Washington (CNN) – It is not something you expect to hear on the floor of the House of Representatives – a lawmaker recounting a remarkably personal story of being raped.
Rep. Gwen Moore, D-Wisconsin, talked about what she called "terrible memories" of high school boys making a bet in the locker room that she "couldn't be had."
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"Then the appointed boy, when he saw that I wasn't going to be so willing, completed a date rape and then took my underwear to display it to the rest of the boys," Moore told the House chamber Wednesday.
Moore had told the story before, including earlier in the day at a press conference, but this was the first time she did so on the House floor, according to a spokeswoman.
She brought it up as part of an effort by female lawmakers to keep alive a central Democratic message against the GOP – what they call the Republican "war on women."
Wednesday's chapter in that Democratic playbook: claim that Republicans are against extending the historically bipartisan Violence Against Women Act.
House Democrats used a procedural maneuver to try to bring a Senate Democratic version of the measure to the House floor.
They were beaten back by the GOP led House, but Democrats got what they wanted politically: attention.
And as evidence that Democrats plan to use the issue in the fall elections, hours after the vote the House Democrats' campaign arm blasted out a "vote alert" targeting New York Republican Rep. Bob Turner. The email highlighted the legislation once had bipartisan support, but said Turner "voted against considering renewal of the Violence Against Women Act, showing again he has all the wrong priorities."
Rep. Cathy McMorris Rodgers, R-Washington, the only female in the GOP leadership, called the Democrats move a "distraction."
"They are manufacturing this war on women because the Democrats know that the Republicans won the women's vote in 2010. It was largely driven by two issues, the health care bill that women opposed, and the economy and the fact that women are starting businesses in this country and understand the challenges," said McMorris Rogers.
Speaking about the Violence Against Women Act, McMorris Rodgers said, "this is legislation that has long enjoyed bipartisan support and nothing has changed."
That is true, however there is currently a partisan divide over expanding the law. Many Democrats want to broaden it to include illegal immigrants, and gays and lesbians.
Two weeks ago, Democratic women in the Senate mounted their own public relations offensive on this issue, coming to the Senate floor to blast Republicans who opposed those expansions.
Just like the House Democrats' move Wednesday, their goal was to keep the political message alive that Republicans have it out for women.
"Women being battered has no place to go and often stayed in the home where they were battered again and again. This bill also provides support for state agencies, rape crisis centers, and organizations that provide services to vulnerable women and American women are safer because we took action," said Sen. Dianne Feinstein on March 15.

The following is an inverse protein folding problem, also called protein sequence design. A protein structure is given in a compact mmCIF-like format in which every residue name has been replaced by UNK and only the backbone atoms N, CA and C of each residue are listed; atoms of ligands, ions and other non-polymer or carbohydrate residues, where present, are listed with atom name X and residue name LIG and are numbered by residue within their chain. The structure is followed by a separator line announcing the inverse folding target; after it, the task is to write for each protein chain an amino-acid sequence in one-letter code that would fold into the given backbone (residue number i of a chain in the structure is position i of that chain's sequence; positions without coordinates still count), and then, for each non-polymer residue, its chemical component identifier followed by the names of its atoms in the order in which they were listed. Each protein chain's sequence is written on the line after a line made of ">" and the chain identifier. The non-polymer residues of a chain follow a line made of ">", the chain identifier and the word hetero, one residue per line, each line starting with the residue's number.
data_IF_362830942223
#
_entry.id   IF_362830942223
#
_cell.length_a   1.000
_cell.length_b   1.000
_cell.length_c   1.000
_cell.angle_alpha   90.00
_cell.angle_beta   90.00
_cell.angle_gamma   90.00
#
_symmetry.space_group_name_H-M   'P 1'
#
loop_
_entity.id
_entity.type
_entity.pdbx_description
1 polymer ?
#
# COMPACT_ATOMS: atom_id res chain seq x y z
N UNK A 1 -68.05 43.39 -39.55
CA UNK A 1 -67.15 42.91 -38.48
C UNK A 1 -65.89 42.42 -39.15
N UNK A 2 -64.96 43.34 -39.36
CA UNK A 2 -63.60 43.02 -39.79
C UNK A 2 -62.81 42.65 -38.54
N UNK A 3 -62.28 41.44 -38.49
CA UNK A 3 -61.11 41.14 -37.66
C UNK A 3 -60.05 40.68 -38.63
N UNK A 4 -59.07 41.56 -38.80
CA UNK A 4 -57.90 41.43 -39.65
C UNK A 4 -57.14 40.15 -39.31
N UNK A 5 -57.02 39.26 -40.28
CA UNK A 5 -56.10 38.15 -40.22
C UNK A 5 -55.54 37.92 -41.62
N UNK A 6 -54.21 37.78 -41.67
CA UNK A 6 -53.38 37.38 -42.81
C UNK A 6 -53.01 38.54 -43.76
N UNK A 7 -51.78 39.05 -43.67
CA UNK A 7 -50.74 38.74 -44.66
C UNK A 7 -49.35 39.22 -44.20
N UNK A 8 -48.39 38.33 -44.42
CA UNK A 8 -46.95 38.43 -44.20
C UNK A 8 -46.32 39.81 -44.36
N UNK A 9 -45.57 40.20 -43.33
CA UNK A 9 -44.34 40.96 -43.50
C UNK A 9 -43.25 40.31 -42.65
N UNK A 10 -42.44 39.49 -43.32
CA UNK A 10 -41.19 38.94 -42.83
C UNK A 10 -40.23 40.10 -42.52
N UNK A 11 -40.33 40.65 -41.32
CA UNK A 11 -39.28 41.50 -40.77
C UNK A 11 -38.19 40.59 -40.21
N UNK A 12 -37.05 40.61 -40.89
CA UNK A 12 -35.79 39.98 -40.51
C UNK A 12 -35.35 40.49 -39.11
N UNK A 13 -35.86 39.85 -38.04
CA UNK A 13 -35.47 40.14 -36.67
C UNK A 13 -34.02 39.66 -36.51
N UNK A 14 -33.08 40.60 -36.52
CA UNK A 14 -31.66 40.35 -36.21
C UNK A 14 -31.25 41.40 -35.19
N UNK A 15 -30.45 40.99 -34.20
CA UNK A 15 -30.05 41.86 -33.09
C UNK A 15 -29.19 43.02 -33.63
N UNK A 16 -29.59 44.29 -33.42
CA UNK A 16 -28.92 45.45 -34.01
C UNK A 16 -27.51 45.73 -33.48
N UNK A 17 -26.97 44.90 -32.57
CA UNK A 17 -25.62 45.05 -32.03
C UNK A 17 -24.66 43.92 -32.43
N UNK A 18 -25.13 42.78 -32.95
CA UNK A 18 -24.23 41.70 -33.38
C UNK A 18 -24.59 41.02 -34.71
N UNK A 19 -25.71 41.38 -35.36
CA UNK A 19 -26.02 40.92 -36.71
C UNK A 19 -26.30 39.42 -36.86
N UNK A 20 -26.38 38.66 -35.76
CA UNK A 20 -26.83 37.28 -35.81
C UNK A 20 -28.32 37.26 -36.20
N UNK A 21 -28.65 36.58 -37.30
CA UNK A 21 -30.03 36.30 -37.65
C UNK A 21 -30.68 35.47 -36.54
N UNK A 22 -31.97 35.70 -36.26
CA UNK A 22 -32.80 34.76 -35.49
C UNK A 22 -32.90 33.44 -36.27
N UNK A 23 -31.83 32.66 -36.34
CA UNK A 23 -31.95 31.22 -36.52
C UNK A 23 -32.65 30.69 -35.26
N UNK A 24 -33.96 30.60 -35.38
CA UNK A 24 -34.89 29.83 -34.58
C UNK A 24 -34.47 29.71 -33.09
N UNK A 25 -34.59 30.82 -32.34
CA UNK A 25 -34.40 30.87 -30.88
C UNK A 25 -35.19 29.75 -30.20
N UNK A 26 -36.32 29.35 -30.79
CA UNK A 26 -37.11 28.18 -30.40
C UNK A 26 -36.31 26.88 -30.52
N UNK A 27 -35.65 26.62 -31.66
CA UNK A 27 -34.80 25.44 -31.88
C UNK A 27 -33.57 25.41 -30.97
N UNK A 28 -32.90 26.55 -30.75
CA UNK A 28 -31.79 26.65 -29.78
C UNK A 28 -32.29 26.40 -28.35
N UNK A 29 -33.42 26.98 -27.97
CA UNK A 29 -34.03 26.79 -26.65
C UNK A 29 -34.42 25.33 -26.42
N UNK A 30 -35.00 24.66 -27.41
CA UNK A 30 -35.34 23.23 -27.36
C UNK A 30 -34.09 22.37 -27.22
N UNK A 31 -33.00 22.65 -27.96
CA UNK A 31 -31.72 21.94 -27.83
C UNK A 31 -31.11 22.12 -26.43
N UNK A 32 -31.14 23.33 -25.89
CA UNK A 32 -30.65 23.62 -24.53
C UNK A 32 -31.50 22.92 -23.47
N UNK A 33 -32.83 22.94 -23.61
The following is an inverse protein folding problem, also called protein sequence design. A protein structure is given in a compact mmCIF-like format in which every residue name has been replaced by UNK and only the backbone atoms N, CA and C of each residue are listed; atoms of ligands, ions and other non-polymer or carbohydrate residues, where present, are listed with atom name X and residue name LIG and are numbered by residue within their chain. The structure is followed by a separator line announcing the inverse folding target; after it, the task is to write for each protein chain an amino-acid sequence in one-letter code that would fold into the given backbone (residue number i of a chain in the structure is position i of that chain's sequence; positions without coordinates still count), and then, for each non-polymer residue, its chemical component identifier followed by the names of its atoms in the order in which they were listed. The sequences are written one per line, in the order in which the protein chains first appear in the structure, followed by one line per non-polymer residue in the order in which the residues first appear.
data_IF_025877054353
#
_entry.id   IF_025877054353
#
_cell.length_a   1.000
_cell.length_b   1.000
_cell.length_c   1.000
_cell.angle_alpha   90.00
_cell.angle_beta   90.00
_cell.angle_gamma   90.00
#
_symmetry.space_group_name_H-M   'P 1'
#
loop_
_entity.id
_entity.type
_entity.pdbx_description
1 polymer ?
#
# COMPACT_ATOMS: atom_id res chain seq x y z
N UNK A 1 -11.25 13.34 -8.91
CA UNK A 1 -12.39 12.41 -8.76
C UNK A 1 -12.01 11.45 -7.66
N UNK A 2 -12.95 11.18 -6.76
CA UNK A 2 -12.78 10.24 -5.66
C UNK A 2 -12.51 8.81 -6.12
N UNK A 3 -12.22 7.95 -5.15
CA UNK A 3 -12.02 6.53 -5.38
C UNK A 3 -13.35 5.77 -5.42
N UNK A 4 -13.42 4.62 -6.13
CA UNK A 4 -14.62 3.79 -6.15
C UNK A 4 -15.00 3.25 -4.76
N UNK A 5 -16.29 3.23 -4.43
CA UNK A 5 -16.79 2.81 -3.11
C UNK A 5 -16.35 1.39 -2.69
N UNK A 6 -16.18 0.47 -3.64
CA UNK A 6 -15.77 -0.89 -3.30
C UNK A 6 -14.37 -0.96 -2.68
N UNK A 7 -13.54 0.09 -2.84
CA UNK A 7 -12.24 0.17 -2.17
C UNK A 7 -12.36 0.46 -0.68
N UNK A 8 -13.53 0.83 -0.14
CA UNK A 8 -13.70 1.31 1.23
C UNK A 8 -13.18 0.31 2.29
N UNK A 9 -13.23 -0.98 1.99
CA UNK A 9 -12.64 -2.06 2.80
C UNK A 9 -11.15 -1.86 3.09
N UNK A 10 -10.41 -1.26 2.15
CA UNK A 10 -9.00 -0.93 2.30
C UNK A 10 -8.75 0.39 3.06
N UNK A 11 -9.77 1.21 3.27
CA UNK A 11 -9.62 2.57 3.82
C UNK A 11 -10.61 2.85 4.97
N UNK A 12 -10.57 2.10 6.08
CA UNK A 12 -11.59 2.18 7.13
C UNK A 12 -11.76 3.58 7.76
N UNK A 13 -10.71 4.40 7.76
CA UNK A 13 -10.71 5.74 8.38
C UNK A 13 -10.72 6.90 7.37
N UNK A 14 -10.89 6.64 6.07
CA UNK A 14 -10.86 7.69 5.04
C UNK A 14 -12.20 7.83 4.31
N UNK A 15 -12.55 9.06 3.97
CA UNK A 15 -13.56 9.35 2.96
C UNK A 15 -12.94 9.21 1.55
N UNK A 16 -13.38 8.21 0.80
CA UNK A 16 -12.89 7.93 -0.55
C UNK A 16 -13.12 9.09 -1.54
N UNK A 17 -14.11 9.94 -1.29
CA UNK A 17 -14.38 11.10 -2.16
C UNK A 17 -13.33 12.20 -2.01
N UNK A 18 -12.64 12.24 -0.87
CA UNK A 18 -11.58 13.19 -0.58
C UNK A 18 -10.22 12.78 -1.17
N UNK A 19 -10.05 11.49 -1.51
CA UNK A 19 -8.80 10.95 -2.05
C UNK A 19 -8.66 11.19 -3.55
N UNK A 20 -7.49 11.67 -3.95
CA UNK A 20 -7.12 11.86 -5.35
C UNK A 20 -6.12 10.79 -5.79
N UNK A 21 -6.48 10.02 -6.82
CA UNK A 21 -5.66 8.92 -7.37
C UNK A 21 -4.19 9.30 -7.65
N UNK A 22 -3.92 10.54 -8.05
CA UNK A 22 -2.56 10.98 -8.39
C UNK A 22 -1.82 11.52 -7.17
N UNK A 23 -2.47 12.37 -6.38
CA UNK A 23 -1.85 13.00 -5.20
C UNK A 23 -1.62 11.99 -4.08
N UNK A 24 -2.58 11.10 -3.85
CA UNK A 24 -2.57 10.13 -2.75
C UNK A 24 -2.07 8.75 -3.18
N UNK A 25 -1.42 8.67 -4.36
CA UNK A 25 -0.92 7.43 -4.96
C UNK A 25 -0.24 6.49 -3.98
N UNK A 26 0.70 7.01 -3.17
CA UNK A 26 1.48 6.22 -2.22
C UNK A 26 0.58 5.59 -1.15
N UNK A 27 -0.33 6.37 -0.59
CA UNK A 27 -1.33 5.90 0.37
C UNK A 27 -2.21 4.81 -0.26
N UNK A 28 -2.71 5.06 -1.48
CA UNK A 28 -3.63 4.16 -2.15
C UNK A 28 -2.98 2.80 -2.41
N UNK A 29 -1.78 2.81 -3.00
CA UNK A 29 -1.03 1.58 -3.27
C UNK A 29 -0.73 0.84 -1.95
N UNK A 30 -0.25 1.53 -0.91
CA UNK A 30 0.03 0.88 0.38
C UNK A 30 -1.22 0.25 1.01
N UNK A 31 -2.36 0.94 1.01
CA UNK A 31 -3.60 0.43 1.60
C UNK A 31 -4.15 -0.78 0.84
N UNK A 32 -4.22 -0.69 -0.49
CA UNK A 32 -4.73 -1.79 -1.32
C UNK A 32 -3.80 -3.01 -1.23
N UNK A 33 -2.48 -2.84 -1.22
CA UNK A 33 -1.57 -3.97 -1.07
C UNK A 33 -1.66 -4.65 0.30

But few of the political speeches Democratic women have made on this issue have been as personal and pointed as Moore's.
At a press conference with House Democratic women earlier Wednesday, she talked more about her own experience.
"Violence has been a thread throughout my entire life, from being repeatedly sexually assaulted and raped as a child up to and including as an adult having the boys sit around locker room in gym and bet that I couldn't be had, and when the appointed boy was finding that he was not getting very far with me decided that this was a good opportunity for a date rape and to take my underwear back as a trophy of his accomplishment," said Moore.
Moore's spokeswoman told CNN that rape resulted in pregnancy and her now 40 plus year old daughter.
The Democrats political strategy to go after Republicans as anti-women took off in and around the debate over whether women should be able to get free contraception as part of the new health care law.
In a clear effort to rebut that, McMorris Rodgers was joined by several Republican women at a press conference Wednesday afternoon.
"Whether it is spending, whether it is the cost of your health insurance, whether it is the price at the pump, this administration is too expensive to afford. The moms of America know it and we're continuing the fight on their behalf," said Rep Marsha Blackburn, R-Tennessee.
"There was a movie a few years back called 'What Women Want,' well I'll tell you what I hear from women that they want. They want freedom for themselves and their kids. They want to make health care decisions for themselves and for their families." argued Rep. Cynthia Lummis, R-Wyoming.
But some GOP female lawmakers are concerned politically. "I think that my party is in an unfortunate place right now as viewed by many, many women in this country who are feeling very anxious about what they believe to be attacks on women's health," Alaska Sen. Lisa Murkowski told CNN in a recent interview.